Fulvous Antshrike Frederickena fulva

  • © Harold Greeney

Only recently split from the Undulated Antshrike (Frederickena unduligera), primarily on the basis of vocal characters, the Fulvous Antshrike is confined to upper Amazonia, where it can be as equally difficult to see well as its closest relative. It inhabits the dense understory of lowland tropical forests in southeast Colombia, eastern Ecuador, and northeast Peru. As in the Undulated Antshrike, males are largely black and with heavier pale barring, both above and below, than F. unduligera, while females are predominantly cinnamon with a dark tail, and heavy, wavy, black barring over the entire body and wings. Both sexes possess a rather shaggy, upward-flicked crest, that may be raised and lowered between body movements.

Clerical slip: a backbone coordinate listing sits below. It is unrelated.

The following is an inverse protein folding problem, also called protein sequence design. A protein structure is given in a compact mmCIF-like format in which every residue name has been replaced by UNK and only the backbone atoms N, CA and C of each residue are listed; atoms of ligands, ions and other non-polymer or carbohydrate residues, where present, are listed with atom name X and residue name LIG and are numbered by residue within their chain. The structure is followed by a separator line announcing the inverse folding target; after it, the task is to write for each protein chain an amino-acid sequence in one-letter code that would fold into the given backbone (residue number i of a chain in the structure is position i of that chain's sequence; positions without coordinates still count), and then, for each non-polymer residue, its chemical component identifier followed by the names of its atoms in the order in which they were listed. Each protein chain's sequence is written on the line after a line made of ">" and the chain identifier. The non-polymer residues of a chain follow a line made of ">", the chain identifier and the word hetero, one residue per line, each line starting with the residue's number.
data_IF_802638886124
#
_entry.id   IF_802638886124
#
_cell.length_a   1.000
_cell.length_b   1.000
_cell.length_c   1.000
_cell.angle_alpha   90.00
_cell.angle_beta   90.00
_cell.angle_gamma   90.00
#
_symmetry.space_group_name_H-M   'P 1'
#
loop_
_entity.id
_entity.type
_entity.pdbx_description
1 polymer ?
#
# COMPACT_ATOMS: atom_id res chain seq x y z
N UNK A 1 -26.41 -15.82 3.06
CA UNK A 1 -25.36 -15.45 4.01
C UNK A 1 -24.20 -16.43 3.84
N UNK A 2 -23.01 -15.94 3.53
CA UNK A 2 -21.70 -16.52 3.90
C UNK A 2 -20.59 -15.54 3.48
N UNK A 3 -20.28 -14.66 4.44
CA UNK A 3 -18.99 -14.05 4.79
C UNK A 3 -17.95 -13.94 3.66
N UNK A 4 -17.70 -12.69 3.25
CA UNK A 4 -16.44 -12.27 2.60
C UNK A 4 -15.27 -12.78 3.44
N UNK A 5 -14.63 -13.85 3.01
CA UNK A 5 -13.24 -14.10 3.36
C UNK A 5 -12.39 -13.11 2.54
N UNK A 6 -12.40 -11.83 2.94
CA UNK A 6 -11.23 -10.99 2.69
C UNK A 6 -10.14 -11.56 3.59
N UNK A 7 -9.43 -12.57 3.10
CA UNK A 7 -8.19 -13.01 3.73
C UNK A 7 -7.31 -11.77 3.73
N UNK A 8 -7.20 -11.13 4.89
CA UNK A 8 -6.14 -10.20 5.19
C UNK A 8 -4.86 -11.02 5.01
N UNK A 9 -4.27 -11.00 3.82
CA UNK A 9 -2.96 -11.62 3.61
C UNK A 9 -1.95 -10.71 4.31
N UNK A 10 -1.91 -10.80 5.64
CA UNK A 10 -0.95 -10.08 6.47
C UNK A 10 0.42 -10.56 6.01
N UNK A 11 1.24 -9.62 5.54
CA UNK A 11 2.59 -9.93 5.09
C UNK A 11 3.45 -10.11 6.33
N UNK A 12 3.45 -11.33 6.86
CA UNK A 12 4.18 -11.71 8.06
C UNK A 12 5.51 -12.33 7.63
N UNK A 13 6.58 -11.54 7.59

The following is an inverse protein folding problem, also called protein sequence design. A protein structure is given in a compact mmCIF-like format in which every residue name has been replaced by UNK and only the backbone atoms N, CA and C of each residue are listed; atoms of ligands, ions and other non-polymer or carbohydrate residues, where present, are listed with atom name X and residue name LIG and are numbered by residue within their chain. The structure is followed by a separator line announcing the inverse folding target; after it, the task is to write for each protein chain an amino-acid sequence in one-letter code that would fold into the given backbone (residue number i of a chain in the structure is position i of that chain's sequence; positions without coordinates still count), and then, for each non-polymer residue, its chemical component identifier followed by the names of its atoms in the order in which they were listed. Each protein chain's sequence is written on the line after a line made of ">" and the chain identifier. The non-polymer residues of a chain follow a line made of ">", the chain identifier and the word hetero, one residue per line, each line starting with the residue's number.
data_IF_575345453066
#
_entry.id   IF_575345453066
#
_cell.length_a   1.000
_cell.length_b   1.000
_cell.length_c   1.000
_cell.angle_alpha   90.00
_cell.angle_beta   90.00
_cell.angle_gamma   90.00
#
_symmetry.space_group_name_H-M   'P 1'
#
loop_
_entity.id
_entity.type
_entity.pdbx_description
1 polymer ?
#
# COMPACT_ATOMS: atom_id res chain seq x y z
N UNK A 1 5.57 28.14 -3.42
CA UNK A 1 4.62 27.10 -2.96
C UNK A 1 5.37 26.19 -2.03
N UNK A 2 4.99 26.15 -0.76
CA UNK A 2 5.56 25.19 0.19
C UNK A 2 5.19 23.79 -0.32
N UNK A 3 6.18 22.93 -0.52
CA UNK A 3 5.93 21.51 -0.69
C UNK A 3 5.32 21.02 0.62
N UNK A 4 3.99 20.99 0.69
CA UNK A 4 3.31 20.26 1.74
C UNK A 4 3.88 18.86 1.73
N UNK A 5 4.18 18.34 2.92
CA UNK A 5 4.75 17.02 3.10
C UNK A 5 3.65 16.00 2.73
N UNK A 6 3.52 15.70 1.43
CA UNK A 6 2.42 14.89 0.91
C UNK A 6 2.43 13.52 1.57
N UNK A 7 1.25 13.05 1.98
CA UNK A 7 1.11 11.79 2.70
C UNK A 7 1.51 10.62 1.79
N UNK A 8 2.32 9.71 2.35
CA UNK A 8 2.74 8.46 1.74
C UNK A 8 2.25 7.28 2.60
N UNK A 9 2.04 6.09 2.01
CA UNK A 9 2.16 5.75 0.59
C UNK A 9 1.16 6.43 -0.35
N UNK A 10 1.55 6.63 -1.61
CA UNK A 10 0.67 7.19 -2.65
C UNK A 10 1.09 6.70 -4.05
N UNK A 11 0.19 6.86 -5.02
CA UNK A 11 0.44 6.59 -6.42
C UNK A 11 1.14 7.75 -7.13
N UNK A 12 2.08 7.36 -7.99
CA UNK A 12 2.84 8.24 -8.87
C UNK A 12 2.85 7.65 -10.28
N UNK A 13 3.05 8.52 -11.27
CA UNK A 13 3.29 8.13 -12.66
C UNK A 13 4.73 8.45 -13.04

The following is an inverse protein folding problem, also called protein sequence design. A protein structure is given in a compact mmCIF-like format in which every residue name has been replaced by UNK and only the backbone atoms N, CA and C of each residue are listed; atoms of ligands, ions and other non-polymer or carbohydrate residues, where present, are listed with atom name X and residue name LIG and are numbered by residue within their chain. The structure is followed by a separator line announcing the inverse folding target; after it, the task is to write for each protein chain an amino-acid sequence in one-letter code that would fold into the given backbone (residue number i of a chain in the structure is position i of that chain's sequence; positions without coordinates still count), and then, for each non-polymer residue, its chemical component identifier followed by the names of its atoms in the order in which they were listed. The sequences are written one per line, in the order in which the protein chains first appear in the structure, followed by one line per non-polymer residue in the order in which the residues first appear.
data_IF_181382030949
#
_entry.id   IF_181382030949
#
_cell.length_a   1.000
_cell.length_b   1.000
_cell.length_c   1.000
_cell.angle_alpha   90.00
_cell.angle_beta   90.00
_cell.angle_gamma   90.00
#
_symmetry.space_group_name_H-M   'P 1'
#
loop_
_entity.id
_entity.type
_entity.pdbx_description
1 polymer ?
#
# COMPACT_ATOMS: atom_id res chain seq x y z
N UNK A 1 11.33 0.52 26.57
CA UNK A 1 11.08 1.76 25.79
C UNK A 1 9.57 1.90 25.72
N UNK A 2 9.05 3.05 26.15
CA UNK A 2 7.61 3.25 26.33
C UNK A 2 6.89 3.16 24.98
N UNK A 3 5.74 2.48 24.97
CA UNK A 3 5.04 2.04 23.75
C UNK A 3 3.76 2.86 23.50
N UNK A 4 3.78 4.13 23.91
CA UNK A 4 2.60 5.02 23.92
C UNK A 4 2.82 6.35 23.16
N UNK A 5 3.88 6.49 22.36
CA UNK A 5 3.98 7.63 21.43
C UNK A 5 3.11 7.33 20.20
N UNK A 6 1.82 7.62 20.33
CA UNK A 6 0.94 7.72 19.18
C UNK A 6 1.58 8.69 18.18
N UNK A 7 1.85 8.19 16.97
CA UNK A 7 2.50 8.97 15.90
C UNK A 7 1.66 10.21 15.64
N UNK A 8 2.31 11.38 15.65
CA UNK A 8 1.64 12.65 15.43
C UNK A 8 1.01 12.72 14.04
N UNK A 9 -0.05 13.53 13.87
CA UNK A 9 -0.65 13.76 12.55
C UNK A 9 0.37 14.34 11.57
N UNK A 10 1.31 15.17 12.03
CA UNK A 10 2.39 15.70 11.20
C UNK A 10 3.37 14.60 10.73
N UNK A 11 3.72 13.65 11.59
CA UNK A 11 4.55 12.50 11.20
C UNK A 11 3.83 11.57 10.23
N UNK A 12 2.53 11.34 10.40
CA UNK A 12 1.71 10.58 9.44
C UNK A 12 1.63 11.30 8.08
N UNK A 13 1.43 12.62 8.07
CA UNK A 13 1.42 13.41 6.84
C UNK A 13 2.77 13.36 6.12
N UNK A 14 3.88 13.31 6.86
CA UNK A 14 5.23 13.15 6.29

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© Ted Parker

  • Year-round
  • Migration
  • Breeding
  • Non-Breeding

Recommended Citation

Fulvous Antshrike (Frederickena fulva), In Neotropical Birds Online (T. S. Schulenberg, Editor). Cornell Lab of Ornithology, Ithaca, NY, USA. retrieved from Neotropical Birds Online: